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- Subject: Re: O'Reilly
- From: Roberto Ierusalimschy <roberto@...>
- Date: Fri, 28 Oct 2005 11:23:05 -0200
> So what is the problem in going back to the same publisher who did the
> first edition.
That was me :)
Actually, the current scheme, via Ligthning Source, is not that bad.
I am very happy with its service, and it has a reasonable distribution.
By being the publisher, as I am now, I get more than seven times more
money for each book sold than being only the author. So, unless a
publisher can make my book sell seven times what it sells now, I would
lose money. Moreover, with a publisher I have to give up some control
over the book (contents, future editions, translation rights, etc.)
Of course money is not the only factor. If a publisher could multiply my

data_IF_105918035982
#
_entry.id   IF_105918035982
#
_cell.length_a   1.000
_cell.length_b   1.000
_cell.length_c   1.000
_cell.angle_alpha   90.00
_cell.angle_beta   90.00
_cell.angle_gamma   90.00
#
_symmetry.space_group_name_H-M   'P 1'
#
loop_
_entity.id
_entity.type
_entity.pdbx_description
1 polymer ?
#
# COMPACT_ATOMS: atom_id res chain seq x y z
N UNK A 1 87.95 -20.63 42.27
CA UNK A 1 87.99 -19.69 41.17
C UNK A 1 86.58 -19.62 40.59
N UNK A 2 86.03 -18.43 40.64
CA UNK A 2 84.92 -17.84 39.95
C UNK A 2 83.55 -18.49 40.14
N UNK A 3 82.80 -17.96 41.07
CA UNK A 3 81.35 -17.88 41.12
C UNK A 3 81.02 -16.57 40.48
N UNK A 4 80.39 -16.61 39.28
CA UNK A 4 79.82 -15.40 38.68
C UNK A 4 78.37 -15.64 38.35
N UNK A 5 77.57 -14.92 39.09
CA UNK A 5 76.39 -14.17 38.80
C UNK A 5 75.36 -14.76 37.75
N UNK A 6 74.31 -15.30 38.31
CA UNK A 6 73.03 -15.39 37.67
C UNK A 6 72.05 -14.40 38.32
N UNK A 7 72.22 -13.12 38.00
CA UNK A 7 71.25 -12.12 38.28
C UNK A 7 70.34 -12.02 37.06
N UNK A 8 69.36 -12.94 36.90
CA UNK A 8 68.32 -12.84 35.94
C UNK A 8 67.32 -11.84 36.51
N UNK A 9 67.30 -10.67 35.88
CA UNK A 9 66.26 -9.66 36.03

sales by 4-5 I would get it, even with the final amount begin less than
it is now. However, to get a publisher only to double my sales (or even
less than that) does not seem a good deal.
So, the main questions to me are how much a specific publisher could
improve my sales and how much it would improve my sales. The first is
related to the publisher sales infrastructure (marketing, connection
with bookstores, etc.), the second is related with their interest in a
particular book. The first is not too dificult to estimate; the second
is almost impossible, unless they explicit show their interest (as
O'Reilly did ;).
* Have you ever seen PiL in a bookstore shelf?
* How much does that matter to real sales?
* Are technical books sold mainly online?
* How much the publisher actions impact a book sales?
* How much the publisher's name impact a book sales?